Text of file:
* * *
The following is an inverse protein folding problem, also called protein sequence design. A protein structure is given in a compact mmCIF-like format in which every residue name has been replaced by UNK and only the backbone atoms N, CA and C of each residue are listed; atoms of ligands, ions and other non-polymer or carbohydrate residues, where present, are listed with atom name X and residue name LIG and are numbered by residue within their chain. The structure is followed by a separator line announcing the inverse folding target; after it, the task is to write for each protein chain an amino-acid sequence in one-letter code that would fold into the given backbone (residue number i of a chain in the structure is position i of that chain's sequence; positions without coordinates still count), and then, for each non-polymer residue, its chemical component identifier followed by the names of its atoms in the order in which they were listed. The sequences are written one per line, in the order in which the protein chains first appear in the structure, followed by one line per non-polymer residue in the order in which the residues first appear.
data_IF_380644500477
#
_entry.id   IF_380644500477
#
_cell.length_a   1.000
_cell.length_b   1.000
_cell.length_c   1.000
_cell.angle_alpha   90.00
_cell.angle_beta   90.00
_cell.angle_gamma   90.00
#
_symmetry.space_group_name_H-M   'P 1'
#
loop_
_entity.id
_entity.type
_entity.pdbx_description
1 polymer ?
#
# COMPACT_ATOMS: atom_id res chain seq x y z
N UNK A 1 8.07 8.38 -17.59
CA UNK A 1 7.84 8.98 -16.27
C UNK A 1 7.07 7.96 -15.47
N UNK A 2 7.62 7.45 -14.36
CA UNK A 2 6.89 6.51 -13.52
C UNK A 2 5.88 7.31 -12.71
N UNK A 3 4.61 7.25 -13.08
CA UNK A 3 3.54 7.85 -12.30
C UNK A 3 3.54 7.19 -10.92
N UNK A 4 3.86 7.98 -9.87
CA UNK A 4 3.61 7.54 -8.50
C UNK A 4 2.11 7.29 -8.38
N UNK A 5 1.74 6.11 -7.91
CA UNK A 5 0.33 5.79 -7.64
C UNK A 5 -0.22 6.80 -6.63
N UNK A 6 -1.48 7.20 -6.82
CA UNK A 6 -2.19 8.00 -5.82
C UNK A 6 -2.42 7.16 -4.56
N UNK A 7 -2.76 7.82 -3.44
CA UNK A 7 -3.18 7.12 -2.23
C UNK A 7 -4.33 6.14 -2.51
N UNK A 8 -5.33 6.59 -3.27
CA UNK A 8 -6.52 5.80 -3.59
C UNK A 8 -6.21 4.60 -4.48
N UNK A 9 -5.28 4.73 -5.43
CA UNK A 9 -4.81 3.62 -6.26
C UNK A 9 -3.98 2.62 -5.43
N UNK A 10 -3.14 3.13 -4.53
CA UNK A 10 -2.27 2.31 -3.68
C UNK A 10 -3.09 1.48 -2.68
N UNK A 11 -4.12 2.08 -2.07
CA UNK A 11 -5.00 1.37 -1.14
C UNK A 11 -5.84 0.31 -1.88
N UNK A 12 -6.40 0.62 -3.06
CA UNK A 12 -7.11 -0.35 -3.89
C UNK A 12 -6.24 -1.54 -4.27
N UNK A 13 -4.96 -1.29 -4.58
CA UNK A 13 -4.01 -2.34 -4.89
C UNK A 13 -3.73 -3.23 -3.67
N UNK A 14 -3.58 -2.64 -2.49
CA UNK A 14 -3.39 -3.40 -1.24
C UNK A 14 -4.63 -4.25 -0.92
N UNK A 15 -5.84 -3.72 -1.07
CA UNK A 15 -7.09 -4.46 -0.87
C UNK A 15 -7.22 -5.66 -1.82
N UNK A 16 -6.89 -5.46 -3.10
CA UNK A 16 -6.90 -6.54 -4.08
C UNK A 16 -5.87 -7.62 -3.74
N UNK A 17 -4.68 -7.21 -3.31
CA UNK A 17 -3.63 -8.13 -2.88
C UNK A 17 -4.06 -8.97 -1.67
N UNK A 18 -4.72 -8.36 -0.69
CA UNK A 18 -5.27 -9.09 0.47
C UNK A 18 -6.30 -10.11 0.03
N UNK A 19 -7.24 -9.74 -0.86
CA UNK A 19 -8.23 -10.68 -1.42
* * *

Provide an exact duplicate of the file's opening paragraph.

The following is an inverse protein folding problem, also called protein sequence design. A protein structure is given in a compact mmCIF-like format in which every residue name has been replaced by UNK and only the backbone atoms N, CA and C of each residue are listed; atoms of ligands, ions and other non-polymer or carbohydrate residues, where present, are listed with atom name X and residue name LIG and are numbered by residue within their chain. The structure is followed by a separator line announcing the inverse folding target; after it, the task is to write for each protein chain an amino-acid sequence in one-letter code that would fold into the given backbone (residue number i of a chain in the structure is position i of that chain's sequence; positions without coordinates still count), and then, for each non-polymer residue, its chemical component identifier followed by the names of its atoms in the order in which they were listed. The sequences are written one per line, in the order in which the protein chains first appear in the structure, followed by one line per non-polymer residue in the order in which the residues first appear.